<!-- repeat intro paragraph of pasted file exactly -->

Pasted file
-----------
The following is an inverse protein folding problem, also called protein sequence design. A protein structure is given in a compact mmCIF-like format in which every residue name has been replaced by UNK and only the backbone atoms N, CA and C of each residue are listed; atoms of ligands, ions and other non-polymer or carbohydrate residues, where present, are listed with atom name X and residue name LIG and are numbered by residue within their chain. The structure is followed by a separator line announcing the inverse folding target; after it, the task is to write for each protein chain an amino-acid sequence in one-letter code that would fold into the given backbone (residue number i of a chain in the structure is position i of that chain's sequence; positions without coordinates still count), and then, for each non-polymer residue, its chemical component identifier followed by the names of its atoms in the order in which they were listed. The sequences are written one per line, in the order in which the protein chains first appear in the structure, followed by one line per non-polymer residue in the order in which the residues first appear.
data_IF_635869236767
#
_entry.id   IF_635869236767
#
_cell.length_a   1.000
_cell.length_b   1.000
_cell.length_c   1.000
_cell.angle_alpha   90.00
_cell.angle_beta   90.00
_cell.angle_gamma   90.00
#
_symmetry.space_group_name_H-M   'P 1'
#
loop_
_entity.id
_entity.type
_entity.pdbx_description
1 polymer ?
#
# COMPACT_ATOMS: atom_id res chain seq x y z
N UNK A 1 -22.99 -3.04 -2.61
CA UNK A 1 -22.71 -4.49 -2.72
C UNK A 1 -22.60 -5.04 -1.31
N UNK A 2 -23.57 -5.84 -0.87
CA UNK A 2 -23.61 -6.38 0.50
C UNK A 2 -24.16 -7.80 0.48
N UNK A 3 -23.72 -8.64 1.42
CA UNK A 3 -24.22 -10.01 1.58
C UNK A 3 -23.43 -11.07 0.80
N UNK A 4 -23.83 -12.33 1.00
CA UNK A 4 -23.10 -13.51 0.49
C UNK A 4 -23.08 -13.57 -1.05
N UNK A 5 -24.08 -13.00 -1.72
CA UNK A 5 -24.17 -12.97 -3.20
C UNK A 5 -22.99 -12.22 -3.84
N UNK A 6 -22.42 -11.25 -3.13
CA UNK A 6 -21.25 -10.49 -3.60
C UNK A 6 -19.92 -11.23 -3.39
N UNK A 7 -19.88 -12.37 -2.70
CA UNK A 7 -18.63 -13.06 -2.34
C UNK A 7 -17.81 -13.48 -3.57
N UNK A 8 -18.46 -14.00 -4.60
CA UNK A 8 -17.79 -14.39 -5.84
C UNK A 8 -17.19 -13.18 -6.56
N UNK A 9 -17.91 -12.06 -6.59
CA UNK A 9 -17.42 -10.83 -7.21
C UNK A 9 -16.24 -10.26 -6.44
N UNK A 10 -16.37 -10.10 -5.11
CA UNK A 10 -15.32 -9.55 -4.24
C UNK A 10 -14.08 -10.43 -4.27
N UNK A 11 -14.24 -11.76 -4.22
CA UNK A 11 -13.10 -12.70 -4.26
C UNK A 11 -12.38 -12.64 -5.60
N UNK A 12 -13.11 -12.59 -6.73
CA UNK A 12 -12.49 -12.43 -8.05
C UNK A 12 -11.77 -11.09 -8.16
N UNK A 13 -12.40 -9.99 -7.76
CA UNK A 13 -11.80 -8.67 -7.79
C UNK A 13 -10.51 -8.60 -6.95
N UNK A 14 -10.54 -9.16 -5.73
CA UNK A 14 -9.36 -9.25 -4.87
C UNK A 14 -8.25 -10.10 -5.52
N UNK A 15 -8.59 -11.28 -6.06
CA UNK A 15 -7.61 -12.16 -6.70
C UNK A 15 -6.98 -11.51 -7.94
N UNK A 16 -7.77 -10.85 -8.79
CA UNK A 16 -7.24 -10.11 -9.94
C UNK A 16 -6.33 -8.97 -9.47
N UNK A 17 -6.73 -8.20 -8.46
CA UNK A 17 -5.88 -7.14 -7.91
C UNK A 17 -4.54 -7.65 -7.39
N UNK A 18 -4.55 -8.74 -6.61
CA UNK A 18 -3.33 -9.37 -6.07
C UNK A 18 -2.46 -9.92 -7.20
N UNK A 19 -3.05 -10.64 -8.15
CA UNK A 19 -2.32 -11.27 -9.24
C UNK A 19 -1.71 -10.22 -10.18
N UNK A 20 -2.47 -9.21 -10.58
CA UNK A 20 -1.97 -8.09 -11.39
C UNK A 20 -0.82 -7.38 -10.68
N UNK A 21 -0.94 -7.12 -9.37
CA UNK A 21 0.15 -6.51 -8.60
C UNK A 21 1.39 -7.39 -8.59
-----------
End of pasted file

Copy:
The following is an inverse protein folding problem, also called protein sequence design. A protein structure is given in a compact mmCIF-like format in which every residue name has been replaced by UNK and only the backbone atoms N, CA and C of each residue are listed; atoms of ligands, ions and other non-polymer or carbohydrate residues, where present, are listed with atom name X and residue name LIG and are numbered by residue within their chain. The structure is followed by a separator line announcing the inverse folding target; after it, the task is to write for each protein chain an amino-acid sequence in one-letter code that would fold into the given backbone (residue number i of a chain in the structure is position i of that chain's sequence; positions without coordinates still count), and then, for each non-polymer residue, its chemical component identifier followed by the names of its atoms in the order in which they were listed. The sequences are written one per line, in the order in which the protein chains first appear in the structure, followed by one line per non-polymer residue in the order in which the residues first appear.